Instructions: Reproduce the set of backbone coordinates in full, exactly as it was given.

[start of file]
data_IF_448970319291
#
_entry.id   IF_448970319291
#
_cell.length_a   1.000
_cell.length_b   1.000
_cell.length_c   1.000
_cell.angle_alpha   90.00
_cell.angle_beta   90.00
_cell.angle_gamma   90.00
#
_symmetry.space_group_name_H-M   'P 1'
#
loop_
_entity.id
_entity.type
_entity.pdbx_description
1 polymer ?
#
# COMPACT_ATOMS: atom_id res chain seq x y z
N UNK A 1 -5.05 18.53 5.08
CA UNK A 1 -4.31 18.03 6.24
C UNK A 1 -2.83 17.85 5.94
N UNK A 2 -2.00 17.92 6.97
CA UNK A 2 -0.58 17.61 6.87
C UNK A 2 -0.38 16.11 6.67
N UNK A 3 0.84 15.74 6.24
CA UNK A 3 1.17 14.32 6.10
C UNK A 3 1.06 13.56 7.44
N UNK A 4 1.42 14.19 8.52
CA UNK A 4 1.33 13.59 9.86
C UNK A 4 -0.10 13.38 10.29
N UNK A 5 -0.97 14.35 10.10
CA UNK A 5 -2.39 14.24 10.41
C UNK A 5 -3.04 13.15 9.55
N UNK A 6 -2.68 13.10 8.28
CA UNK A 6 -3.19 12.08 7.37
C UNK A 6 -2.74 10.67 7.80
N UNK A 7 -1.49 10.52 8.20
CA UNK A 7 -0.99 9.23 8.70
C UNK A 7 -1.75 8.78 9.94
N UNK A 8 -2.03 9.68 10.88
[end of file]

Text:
data_IF_448970319291
#
_entry.id   IF_448970319291
#
_cell.length_a   1.000
_cell.length_b   1.000
_cell.length_c   1.000
_cell.angle_alpha   90.00
_cell.angle_beta   90.00
_cell.angle_gamma   90.00
#
_symmetry.space_group_name_H-M   'P 1'
#
loop_
_entity.id
_entity.type
_entity.pdbx_description
1 polymer ?
#
# COMPACT_ATOMS: atom_id res chain seq x y z
N UNK A 1 -5.05 18.53 5.08
CA UNK A 1 -4.31 18.03 6.24
C UNK A 1 -2.83 17.85 5.94
N UNK A 2 -2.00 17.92 6.97
CA UNK A 2 -0.58 17.61 6.87
C UNK A 2 -0.38 16.11 6.67
N UNK A 3 0.84 15.74 6.24
CA UNK A 3 1.17 14.32 6.10
C UNK A 3 1.06 13.56 7.44
N UNK A 4 1.42 14.19 8.52
CA UNK A 4 1.33 13.59 9.86
C UNK A 4 -0.10 13.38 10.29
N UNK A 5 -0.97 14.35 10.10
CA UNK A 5 -2.39 14.24 10.41
C UNK A 5 -3.04 13.15 9.55
N UNK A 6 -2.68 13.10 8.28
CA UNK A 6 -3.19 12.08 7.37
C UNK A 6 -2.74 10.67 7.80
N UNK A 7 -1.49 10.52 8.20
CA UNK A 7 -0.99 9.23 8.70
C UNK A 7 -1.75 8.78 9.94
N UNK A 8 -2.03 9.68 10.88